Breathing Room

This week’s trek is inspired by Liz Wiseman’s research on leadership and collective intelligence.

Are you the person everyone relies on for answers?

We all have certain areas of expertise that others regularly rely on us for. Sometimes, though, our tendency to have all the answers makes it impossible for others to step up on their own.

In her research on leadership, Liz Wiseman talks about the importance of being a leader who knows when to take a back seat so other people have a chance to learn and grow. 

Introducing Your Breathing Room Exercise

What It Is
A 10-minute exercise to identify some of the ways you can take a step back and empower others to step up. 

Why We Love It 
We all enjoy being in the company of people who give us room to breathe. This exercise provides a quick way to consider how you can shift your behavior so others can grow.

How It Works
1. Identify a meeting this week where you’d like to create more space for others to contribute.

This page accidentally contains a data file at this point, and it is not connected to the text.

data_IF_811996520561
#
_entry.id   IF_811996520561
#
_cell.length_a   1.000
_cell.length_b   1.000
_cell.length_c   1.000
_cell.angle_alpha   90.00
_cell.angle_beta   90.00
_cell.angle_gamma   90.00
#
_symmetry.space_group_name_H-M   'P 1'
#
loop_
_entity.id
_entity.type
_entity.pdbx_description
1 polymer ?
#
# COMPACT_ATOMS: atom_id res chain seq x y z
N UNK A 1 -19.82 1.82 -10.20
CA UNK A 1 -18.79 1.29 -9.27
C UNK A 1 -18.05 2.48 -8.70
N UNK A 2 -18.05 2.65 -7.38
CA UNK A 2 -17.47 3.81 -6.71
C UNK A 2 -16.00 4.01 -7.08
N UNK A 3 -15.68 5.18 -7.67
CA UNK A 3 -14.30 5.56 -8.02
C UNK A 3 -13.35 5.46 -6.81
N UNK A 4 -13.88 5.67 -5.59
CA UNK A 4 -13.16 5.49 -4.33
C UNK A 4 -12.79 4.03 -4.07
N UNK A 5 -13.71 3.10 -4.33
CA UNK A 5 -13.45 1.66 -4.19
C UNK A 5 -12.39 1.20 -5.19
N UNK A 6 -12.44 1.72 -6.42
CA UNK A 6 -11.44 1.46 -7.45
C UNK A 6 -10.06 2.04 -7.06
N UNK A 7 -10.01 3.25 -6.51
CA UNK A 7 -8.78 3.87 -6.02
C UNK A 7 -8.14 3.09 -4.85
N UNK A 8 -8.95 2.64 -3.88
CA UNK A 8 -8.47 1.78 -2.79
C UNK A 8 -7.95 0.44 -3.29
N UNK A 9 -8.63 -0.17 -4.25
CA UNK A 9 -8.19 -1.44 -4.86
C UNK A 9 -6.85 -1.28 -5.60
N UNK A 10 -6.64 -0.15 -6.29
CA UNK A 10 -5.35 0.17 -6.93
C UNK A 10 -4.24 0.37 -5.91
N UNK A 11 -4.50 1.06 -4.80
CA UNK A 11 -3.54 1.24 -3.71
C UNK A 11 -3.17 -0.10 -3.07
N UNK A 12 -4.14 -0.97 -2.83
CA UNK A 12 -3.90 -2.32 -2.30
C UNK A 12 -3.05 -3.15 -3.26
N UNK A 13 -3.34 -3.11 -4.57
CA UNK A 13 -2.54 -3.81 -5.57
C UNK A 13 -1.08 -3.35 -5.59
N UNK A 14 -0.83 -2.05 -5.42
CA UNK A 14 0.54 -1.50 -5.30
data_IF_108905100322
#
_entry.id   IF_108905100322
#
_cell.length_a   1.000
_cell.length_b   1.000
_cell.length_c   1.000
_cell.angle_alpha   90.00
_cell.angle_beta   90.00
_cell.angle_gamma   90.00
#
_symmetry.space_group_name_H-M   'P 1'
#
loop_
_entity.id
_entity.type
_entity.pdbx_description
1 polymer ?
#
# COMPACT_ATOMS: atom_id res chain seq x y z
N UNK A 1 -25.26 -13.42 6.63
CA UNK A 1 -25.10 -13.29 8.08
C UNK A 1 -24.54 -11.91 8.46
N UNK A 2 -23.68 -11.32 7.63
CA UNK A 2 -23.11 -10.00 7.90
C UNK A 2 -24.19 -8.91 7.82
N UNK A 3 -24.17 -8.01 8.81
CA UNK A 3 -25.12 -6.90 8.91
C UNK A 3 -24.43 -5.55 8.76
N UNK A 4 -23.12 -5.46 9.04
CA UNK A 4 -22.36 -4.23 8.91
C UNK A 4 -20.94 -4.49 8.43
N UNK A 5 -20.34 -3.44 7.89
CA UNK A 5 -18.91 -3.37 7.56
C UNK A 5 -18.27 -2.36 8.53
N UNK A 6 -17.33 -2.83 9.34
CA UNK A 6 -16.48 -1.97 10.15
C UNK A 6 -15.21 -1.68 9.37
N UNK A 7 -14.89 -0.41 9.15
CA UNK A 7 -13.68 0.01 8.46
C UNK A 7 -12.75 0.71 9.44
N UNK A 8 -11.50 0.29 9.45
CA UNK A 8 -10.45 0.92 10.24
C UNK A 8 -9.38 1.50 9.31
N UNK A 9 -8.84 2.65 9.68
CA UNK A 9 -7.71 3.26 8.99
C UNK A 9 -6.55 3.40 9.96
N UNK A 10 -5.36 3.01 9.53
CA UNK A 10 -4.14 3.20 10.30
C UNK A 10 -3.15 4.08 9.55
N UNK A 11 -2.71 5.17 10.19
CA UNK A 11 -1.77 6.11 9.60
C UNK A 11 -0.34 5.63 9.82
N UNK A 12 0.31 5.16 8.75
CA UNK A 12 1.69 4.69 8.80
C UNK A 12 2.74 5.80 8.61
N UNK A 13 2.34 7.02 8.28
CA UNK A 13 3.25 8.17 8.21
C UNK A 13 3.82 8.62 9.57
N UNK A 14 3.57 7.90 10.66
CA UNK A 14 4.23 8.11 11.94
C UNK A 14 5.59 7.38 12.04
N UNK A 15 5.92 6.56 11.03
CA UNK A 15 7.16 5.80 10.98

2. Ask yourself what kind of energy you typically display in meetings. Consider how your behaviors might be preventing more junior people on your team from developing their own skills in that same area. Some examples:

  • Are you the first one to have an answer, serving to keep others from having their own point of view?
  • Are you constantly coming up with ideas, making it hard for others to formulate their own and/or identify the top priorities?
  • Are you always communicating the big picture, serving to keep others from learning how to craft a vision?
  • Are you quick to speak up and put your thoughts, reactions, and feelings out there, leaving little room for others to have a say?

3. Based on #2, consider playing a different role in your next meeting, so others have a chance to step up. Instead of offering up your ideas, try building on those of others. Or rather than providing all the answers, try asking questions to steer the group towards their own meaningful conclusions. 

4. After your meeting, reflect on how the dynamic shifted. What knowledge did you gain about your team and about yourself? What strengths can you see in team members that weren't apparent before? How might you further cultivate those strengths moving forward?

Want to dig deeper? 
Here's what your fellow trekkers have to say about past treks:

"The What's Your Tutu? trek couldn't have come at a better time. I've always had a hard time showing emotion in romantic relationships, so it's helpful for me to to check in with these questions after a date."

Beebe Xia, Copywriter and Single Lady
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Shankar Desai